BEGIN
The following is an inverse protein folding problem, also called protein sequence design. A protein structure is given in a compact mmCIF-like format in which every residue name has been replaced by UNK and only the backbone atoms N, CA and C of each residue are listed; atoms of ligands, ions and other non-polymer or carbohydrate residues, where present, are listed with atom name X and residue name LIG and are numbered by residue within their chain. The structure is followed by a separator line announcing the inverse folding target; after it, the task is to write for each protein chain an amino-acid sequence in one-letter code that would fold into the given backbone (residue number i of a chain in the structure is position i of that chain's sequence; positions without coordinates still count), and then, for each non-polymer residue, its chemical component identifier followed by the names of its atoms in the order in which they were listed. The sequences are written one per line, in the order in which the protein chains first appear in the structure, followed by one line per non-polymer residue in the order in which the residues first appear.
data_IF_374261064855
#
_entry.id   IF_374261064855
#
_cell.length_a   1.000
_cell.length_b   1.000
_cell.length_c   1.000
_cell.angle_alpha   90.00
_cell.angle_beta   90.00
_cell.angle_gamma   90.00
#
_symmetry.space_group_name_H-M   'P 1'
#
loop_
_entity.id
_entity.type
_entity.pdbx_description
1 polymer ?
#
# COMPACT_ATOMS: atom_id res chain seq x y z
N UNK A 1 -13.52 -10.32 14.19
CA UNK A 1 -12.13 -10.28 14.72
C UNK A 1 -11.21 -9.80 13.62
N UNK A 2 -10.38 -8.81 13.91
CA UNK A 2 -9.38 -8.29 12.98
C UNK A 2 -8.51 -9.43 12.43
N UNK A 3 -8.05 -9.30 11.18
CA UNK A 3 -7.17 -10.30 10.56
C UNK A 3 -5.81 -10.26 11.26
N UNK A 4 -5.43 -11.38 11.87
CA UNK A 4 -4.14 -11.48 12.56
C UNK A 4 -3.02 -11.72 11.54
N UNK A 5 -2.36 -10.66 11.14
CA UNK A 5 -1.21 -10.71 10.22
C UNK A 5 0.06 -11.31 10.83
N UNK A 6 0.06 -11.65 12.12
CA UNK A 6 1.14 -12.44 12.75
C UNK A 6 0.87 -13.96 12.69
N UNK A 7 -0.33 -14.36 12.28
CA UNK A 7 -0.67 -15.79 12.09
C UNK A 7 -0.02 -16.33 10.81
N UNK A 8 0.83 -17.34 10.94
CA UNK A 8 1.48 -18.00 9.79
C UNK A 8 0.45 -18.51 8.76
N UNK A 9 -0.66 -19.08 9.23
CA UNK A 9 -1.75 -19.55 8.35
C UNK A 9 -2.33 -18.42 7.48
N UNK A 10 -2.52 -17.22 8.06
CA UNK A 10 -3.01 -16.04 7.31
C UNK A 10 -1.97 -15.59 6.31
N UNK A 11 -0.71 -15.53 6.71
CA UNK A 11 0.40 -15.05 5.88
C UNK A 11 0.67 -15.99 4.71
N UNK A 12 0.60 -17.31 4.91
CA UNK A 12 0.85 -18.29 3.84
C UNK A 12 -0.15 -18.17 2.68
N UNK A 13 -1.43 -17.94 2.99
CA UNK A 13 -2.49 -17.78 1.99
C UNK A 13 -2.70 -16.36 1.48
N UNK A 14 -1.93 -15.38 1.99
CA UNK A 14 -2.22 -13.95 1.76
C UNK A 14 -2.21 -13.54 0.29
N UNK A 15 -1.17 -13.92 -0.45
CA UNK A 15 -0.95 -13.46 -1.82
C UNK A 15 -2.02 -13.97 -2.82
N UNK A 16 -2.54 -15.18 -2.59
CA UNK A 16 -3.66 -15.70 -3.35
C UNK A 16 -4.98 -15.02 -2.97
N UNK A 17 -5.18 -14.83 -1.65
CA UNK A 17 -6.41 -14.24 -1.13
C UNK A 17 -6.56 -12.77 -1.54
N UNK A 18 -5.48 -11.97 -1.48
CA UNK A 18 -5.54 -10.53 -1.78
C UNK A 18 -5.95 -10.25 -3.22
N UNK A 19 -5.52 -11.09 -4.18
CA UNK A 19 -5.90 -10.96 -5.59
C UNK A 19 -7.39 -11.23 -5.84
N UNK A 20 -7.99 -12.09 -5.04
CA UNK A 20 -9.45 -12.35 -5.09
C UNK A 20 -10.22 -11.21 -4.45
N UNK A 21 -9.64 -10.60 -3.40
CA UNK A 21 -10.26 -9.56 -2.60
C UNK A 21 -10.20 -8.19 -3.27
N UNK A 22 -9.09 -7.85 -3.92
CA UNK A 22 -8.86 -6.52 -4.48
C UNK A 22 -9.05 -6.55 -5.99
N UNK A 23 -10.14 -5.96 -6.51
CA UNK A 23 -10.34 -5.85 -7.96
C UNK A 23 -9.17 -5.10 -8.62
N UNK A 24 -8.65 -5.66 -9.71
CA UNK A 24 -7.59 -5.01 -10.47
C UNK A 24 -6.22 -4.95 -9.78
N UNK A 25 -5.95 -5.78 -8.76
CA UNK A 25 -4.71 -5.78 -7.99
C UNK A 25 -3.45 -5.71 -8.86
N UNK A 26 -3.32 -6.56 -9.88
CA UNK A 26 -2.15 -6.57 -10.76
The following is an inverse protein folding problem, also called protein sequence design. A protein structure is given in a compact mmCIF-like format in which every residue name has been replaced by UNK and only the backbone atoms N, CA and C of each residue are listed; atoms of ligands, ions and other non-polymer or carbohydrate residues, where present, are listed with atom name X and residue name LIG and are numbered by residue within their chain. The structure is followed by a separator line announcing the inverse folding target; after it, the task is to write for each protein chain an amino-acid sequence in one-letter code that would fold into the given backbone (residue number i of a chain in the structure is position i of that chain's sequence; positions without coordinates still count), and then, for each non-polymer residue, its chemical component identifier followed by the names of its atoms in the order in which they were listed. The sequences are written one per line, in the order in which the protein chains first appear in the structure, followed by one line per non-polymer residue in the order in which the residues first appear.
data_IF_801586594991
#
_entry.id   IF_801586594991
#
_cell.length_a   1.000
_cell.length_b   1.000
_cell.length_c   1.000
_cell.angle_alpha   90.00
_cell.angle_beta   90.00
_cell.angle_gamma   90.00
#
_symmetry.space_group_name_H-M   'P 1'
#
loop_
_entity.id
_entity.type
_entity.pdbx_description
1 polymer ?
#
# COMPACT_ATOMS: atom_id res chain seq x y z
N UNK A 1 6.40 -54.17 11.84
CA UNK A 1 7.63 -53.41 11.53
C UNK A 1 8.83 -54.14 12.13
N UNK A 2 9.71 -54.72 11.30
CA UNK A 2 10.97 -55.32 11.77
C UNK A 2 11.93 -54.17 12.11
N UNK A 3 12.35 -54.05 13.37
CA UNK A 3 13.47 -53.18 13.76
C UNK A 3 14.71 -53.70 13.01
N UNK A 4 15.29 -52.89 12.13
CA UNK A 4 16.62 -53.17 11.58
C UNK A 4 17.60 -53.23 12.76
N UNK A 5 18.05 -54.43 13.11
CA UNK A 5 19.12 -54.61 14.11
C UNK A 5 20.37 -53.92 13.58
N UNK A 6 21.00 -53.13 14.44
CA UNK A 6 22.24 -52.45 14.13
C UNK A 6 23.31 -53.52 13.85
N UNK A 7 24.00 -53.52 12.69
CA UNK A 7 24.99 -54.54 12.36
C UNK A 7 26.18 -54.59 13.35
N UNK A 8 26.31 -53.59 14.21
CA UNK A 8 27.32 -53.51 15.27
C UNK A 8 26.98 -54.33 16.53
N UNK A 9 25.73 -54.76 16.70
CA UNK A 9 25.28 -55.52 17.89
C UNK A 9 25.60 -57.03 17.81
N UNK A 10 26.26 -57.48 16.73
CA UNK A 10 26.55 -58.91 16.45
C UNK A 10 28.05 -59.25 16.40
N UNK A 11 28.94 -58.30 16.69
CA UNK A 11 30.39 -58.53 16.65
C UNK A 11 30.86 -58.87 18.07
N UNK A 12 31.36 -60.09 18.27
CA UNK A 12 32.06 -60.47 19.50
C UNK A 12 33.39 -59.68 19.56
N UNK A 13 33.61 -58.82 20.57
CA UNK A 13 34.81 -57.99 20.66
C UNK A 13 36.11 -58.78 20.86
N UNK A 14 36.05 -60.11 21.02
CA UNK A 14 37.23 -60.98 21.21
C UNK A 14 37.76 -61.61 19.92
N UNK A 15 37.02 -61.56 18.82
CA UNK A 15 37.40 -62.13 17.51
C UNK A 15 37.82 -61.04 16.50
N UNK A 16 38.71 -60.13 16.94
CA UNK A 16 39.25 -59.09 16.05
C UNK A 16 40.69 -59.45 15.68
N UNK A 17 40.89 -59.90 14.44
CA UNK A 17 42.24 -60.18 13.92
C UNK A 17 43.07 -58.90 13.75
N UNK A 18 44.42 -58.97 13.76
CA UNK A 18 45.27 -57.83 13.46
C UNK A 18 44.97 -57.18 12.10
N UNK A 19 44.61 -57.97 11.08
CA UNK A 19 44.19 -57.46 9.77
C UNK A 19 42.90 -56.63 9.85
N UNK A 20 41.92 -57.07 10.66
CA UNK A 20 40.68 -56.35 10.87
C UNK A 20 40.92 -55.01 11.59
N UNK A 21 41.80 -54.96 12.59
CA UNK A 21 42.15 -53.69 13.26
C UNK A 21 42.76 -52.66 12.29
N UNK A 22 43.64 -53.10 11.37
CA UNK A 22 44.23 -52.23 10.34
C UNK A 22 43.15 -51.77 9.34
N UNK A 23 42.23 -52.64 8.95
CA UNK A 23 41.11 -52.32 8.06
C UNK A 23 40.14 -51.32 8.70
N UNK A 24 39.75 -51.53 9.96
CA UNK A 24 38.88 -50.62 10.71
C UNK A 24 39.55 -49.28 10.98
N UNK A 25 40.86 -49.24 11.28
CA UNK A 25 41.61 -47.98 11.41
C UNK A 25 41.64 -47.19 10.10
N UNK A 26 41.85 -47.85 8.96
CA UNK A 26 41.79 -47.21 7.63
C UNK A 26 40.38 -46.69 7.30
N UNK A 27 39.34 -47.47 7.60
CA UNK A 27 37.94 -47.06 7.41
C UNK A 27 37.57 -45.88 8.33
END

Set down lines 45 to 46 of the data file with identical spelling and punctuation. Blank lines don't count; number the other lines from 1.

C UNK A 8 0.45 -18.51 8.76
N UNK A 9 -0.66 -19.08 9.23